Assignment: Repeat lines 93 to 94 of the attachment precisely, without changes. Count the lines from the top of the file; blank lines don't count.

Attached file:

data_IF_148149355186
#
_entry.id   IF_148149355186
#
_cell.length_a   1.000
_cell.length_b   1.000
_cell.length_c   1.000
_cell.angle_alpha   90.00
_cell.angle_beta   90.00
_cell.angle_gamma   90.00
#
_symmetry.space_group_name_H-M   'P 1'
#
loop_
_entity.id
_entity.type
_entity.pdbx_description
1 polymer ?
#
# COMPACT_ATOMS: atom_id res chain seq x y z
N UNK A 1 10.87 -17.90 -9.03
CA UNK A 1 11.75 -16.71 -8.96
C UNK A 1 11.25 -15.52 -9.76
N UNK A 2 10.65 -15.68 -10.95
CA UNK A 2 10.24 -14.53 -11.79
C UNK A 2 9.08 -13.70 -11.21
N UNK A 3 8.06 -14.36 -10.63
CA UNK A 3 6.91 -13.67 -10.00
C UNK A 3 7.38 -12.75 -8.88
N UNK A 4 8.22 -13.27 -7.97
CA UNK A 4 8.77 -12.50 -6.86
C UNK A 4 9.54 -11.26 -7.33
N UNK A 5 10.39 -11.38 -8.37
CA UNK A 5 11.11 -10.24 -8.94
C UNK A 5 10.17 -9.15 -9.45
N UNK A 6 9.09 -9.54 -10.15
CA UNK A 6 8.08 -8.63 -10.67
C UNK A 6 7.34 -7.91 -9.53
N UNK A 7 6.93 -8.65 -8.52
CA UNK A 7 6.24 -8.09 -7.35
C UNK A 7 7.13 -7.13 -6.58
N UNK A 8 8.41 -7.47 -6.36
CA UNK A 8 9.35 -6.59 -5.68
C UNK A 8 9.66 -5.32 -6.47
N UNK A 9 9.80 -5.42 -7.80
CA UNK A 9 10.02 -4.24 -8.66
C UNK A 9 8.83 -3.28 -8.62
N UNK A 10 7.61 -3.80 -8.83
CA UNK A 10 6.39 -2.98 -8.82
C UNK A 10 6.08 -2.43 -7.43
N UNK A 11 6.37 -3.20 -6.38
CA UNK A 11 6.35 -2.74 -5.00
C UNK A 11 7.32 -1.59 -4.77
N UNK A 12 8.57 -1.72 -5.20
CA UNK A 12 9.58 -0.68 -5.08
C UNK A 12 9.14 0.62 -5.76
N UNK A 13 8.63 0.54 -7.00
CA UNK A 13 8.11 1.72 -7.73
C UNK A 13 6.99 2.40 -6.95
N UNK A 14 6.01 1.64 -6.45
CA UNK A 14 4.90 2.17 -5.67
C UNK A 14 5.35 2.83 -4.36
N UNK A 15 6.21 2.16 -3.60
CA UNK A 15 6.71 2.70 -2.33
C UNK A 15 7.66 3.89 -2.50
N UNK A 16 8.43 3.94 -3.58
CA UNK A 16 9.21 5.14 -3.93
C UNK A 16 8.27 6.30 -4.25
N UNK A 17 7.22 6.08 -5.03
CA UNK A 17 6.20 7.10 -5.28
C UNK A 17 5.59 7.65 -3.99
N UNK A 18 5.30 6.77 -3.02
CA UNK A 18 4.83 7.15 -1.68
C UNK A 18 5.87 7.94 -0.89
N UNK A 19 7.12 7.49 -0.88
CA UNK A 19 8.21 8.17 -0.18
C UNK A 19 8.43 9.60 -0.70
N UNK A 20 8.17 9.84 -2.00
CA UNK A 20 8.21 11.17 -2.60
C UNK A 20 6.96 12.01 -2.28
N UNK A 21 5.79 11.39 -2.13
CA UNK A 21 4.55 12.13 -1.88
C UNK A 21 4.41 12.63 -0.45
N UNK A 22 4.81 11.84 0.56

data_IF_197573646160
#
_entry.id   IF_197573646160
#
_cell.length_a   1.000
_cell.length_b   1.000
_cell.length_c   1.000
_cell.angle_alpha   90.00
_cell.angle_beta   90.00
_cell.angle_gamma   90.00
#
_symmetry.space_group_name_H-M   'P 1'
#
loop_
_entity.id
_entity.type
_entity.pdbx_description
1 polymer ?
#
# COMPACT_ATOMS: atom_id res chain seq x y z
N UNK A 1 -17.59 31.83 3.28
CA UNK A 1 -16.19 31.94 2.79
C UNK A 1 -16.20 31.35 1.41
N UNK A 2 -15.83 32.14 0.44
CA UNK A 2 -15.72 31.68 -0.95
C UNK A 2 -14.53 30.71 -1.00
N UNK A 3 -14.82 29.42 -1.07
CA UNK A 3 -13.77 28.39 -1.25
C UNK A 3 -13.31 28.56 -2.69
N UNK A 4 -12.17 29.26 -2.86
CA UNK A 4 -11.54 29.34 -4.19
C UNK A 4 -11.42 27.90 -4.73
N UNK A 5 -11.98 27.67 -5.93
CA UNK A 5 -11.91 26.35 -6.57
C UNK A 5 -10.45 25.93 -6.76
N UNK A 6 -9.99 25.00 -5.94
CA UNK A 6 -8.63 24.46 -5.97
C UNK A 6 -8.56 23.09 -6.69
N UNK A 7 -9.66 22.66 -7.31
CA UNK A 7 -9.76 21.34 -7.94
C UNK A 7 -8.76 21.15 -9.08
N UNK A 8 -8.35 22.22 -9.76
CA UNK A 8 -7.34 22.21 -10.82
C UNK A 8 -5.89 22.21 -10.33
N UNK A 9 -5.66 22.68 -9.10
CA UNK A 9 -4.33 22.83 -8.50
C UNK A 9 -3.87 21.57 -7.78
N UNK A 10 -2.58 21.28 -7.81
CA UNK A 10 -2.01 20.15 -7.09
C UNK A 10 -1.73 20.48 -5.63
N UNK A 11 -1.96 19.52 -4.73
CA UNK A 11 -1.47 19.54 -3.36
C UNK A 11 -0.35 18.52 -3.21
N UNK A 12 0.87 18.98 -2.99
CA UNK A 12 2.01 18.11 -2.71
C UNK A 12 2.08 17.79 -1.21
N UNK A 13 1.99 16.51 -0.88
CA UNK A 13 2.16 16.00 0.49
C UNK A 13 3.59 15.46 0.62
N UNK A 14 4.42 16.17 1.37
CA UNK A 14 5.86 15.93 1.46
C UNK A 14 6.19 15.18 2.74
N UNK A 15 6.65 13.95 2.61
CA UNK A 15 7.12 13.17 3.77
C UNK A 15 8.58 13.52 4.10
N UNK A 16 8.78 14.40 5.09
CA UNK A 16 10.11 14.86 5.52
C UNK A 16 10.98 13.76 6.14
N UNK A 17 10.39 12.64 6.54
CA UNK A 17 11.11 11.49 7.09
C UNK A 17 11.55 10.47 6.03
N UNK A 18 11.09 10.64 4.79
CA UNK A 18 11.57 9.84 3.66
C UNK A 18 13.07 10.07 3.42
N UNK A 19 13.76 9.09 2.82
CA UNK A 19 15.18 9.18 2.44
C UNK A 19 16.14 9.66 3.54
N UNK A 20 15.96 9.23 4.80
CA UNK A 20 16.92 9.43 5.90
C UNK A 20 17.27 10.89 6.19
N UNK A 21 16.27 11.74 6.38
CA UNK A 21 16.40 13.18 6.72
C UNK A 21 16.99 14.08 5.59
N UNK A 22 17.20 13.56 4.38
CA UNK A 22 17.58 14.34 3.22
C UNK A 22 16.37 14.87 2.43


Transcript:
_cell.angle_beta   90.00
_cell.angle_gamma   90.00